The protection of sub-surface water reserves is a strategic duty of the present generations29 August 2018
The Constitutional Court established: the amendment of the Act on water management adopted in July this year but not yet promulgated is incompatible with the Fundamental Law. The protection of the volume and the quality of sub-surface waters as well as the regulation of water use by also taking into account the interests of future generations is a primary obligation of the State resulting from the Fundamental Law.
The goals of amending the Act, namely the mitigation of the unnecessary administrative burdens of the citizens and increasing the effectiveness of control may be achieved by other means, too. With regard to the amendment of the Act on water management, the President of the Republic submitted to the Constitutional Court an initiative on preliminary norm control. According to him, the provision allowing the construction of water projects without permission and reporting until the depth of 80 meters is in conflict with the Fundamental Law. As recalled by the President of the Republic in his petition, the prohibition of stepping back from the achieved level of protection is an obligation of the State, laid down in the Fundamental Law, for the purpose of protecting the environment. Earlier the deputy commissioner for the interests of future generations and eleven professional organisations also argued against the challenged provision. Before adopting its decision, the Constitutional Court had requested the minister for the interior, the minister of justice, the deputy commissioner for the interests of future generations and the Hungarian Academy of Sciences. The Court underlined in the decision: in every case when the regulations on protecting the environment are modified, the precautionary principle and the principle of prevention should be taken into account as the failure to protect the nature and the environment may induce irreversible processes. Sub-surface water reserves are finite i terms of their quantity and quality, and they are renewable only to a limited extent. In Hungary, the construction of driven wells has been subject to a permission since 1960. This offers a possibility for the authority to track the volume of water use that can be authorised without endangering the water reserves. Sub-surface waters may only be used to the extent not resulting in the excessive use of the reserves. Among others, also Hungary’s revised watershed management plan for the year 2015 established that more than half of the sub-surface water bases are vulnerable. The authorities may specify by way of the permissions to be issued in advance the technologies to be applied and the depths of the new wells to be established in a safe manner. Uncontrollable water abstractions without State control may ultimately lead to damaging the ecosystems. The Constitutional Court noted that in addition to deteriorating the quality of waters, putting the Act into force may also imply risks concerning the public health. As recalled by the Constitutional Court, only 4% of the surface water reserve of Hungary is generated within the borders of the country, at the same time, Hungary is located in an area significantly subject to the consequences of climate change, therefore the responsible management of sub-surface water reserves is of primary importance.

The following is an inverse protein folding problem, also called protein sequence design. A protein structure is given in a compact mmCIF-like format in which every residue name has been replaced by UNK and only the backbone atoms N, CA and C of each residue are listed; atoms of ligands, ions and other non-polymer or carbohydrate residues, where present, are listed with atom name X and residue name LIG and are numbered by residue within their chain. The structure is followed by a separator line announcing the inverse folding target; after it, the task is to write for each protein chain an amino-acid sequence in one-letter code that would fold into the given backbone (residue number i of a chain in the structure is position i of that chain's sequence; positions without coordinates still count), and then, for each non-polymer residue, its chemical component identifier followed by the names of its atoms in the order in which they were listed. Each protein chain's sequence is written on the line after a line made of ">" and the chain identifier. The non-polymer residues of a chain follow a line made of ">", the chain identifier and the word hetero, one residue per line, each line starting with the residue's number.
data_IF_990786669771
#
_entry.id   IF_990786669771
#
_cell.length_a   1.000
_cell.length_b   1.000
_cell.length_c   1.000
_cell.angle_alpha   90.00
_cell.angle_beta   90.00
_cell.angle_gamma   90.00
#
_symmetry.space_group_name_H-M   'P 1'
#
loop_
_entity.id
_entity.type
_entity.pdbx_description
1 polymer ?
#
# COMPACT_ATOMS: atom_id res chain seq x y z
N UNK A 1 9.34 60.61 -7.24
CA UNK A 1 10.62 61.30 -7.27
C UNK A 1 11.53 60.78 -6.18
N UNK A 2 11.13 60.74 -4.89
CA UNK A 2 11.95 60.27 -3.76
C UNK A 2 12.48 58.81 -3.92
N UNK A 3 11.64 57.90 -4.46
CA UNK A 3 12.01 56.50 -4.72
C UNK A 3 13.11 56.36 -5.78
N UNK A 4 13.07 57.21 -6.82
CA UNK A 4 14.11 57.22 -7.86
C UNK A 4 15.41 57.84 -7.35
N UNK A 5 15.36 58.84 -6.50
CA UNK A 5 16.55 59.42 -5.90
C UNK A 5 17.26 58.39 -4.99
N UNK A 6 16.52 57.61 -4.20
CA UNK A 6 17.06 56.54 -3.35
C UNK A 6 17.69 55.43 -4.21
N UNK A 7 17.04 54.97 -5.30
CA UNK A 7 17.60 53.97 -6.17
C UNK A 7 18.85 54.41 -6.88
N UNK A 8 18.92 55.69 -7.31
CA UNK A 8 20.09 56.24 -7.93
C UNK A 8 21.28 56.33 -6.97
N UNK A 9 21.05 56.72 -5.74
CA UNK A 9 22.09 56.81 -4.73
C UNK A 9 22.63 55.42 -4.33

According to the decision, the regulation that plans to use posterior control by the authority instead of the process of issuing preliminary permissions in the interest of preserving sub-surface waters is a step-back compared to the level of protection already achieved, therefore it is contrary to the Fundamental Law. The risk of the deterioration of quality caused by the wells constructed without permission, thus by neglecting professional and quality requirements, may directly influence the living conditions of the present generations as well. The permissions to be obtained in advance not only provide the authorities with information on the volume of waters, but they may also motivate economizing water, for example due to the obligation of paying a water reserve contribution.
Judges dr. Ágnes Czine, dr. Balázs Schanda and dr. István Stumpf attached concurring opinions, while Judges dr. Egon Dienes-Oehm, dr. Imre Juhász, dr. Béla Pokol, dr. Mária Szívós and dr. András Varga Zs. attached dissenting opinions to the decision.